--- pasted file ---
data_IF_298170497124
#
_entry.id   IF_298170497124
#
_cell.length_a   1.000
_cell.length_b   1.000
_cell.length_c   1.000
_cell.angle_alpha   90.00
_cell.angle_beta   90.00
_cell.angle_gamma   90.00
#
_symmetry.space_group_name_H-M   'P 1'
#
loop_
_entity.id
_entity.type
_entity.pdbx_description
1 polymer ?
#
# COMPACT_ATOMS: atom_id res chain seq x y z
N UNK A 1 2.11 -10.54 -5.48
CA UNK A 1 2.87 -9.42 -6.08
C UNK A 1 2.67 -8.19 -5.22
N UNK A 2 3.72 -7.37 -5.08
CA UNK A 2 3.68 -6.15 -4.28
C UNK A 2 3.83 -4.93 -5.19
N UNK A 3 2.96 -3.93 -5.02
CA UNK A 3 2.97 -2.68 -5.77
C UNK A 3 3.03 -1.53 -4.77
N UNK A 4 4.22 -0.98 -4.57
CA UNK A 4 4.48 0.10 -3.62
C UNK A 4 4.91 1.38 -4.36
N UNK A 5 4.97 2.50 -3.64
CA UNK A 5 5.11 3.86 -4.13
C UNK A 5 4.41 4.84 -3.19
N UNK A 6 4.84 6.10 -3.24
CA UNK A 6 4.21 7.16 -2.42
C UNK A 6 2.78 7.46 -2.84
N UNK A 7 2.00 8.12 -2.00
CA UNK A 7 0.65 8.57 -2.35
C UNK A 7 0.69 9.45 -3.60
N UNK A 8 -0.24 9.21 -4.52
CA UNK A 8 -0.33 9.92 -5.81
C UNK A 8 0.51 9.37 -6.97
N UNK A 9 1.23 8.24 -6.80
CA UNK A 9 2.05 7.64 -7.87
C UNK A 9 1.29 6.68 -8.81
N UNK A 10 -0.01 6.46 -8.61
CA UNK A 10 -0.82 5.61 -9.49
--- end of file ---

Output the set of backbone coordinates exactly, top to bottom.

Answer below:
data_IF_298170497124
#
_entry.id   IF_298170497124
#
_cell.length_a   1.000
_cell.length_b   1.000
_cell.length_c   1.000
_cell.angle_alpha   90.00
_cell.angle_beta   90.00
_cell.angle_gamma   90.00
#
_symmetry.space_group_name_H-M   'P 1'
#
loop_
_entity.id
_entity.type
_entity.pdbx_description
1 polymer ?
#
# COMPACT_ATOMS: atom_id res chain seq x y z
N UNK A 1 2.11 -10.54 -5.48
CA UNK A 1 2.87 -9.42 -6.08
C UNK A 1 2.67 -8.19 -5.22
N UNK A 2 3.72 -7.37 -5.08
CA UNK A 2 3.68 -6.15 -4.28
C UNK A 2 3.83 -4.93 -5.19
N UNK A 3 2.96 -3.93 -5.02
CA UNK A 3 2.97 -2.68 -5.77
C UNK A 3 3.03 -1.53 -4.77
N UNK A 4 4.22 -0.98 -4.57
CA UNK A 4 4.48 0.10 -3.62
C UNK A 4 4.91 1.38 -4.36
N UNK A 5 4.97 2.50 -3.64
CA UNK A 5 5.11 3.86 -4.13
C UNK A 5 4.41 4.84 -3.19
N UNK A 6 4.84 6.10 -3.24
CA UNK A 6 4.21 7.16 -2.42
C UNK A 6 2.78 7.46 -2.84
N UNK A 7 2.00 8.12 -2.00
CA UNK A 7 0.65 8.57 -2.35
C UNK A 7 0.69 9.45 -3.60
N UNK A 8 -0.24 9.21 -4.52
CA UNK A 8 -0.33 9.92 -5.81
C UNK A 8 0.51 9.37 -6.97
N UNK A 9 1.23 8.24 -6.80
CA UNK A 9 2.05 7.64 -7.87
C UNK A 9 1.29 6.68 -8.81
N UNK A 10 -0.01 6.46 -8.61
CA UNK A 10 -0.82 5.61 -9.49